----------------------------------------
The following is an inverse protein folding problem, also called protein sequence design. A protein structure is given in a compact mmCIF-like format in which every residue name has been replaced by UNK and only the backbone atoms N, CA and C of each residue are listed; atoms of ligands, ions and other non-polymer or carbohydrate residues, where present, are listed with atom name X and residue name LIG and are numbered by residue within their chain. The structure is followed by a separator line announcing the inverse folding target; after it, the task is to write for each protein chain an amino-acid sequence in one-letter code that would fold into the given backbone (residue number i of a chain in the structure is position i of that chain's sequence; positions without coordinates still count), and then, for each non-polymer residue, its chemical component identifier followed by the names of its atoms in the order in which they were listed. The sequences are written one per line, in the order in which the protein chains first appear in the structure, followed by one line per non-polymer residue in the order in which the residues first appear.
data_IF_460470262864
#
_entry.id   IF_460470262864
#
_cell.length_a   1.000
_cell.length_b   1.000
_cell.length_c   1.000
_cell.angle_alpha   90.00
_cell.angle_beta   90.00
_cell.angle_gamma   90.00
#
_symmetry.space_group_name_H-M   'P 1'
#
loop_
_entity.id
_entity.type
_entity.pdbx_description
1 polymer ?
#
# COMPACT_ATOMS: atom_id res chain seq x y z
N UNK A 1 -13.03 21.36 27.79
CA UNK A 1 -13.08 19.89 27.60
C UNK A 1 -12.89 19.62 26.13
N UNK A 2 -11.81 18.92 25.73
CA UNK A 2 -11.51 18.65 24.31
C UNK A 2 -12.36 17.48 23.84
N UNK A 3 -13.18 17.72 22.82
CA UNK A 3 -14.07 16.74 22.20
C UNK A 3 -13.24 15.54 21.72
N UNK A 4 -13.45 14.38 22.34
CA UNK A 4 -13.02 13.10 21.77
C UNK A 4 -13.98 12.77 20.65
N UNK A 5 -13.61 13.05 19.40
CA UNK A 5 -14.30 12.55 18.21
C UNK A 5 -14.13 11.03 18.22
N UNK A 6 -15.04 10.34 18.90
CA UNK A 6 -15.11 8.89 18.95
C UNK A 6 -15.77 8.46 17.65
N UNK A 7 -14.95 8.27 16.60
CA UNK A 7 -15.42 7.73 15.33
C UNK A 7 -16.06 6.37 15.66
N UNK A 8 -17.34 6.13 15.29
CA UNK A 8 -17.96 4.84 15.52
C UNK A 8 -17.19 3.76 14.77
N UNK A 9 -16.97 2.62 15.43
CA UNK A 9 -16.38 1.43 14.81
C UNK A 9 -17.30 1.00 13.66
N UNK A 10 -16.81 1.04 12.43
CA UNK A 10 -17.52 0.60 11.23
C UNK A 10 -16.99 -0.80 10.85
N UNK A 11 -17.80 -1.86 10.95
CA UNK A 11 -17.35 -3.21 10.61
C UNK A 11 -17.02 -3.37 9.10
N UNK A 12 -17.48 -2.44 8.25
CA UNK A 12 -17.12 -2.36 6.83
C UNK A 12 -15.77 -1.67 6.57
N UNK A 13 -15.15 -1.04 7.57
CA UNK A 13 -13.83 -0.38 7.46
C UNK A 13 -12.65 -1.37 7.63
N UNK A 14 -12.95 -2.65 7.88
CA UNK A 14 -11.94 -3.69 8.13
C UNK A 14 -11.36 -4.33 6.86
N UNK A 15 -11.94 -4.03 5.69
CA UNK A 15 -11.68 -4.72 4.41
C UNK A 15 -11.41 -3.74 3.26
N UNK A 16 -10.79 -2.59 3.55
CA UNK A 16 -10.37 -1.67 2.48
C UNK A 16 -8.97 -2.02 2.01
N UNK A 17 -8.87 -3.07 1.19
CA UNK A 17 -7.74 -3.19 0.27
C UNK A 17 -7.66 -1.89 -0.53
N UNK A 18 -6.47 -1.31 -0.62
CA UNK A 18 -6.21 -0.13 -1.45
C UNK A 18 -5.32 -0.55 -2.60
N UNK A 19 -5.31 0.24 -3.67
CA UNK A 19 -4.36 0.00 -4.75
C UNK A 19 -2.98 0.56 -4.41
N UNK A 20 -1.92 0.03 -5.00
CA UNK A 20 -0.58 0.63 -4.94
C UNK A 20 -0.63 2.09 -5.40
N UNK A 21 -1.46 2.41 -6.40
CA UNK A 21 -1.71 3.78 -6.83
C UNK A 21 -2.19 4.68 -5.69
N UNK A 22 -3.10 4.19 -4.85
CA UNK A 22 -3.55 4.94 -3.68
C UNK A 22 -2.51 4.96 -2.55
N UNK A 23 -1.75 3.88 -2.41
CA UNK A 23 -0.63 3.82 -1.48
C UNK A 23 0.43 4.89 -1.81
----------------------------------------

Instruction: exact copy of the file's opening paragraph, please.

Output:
The following is an inverse protein folding problem, also called protein sequence design. A protein structure is given in a compact mmCIF-like format in which every residue name has been replaced by UNK and only the backbone atoms N, CA and C of each residue are listed; atoms of ligands, ions and other non-polymer or carbohydrate residues, where present, are listed with atom name X and residue name LIG and are numbered by residue within their chain. The structure is followed by a separator line announcing the inverse folding target; after it, the task is to write for each protein chain an amino-acid sequence in one-letter code that would fold into the given backbone (residue number i of a chain in the structure is position i of that chain's sequence; positions without coordinates still count), and then, for each non-polymer residue, its chemical component identifier followed by the names of its atoms in the order in which they were listed. The sequences are written one per line, in the order in which the protein chains first appear in the structure, followed by one line per non-polymer residue in the order in which the residues first appear.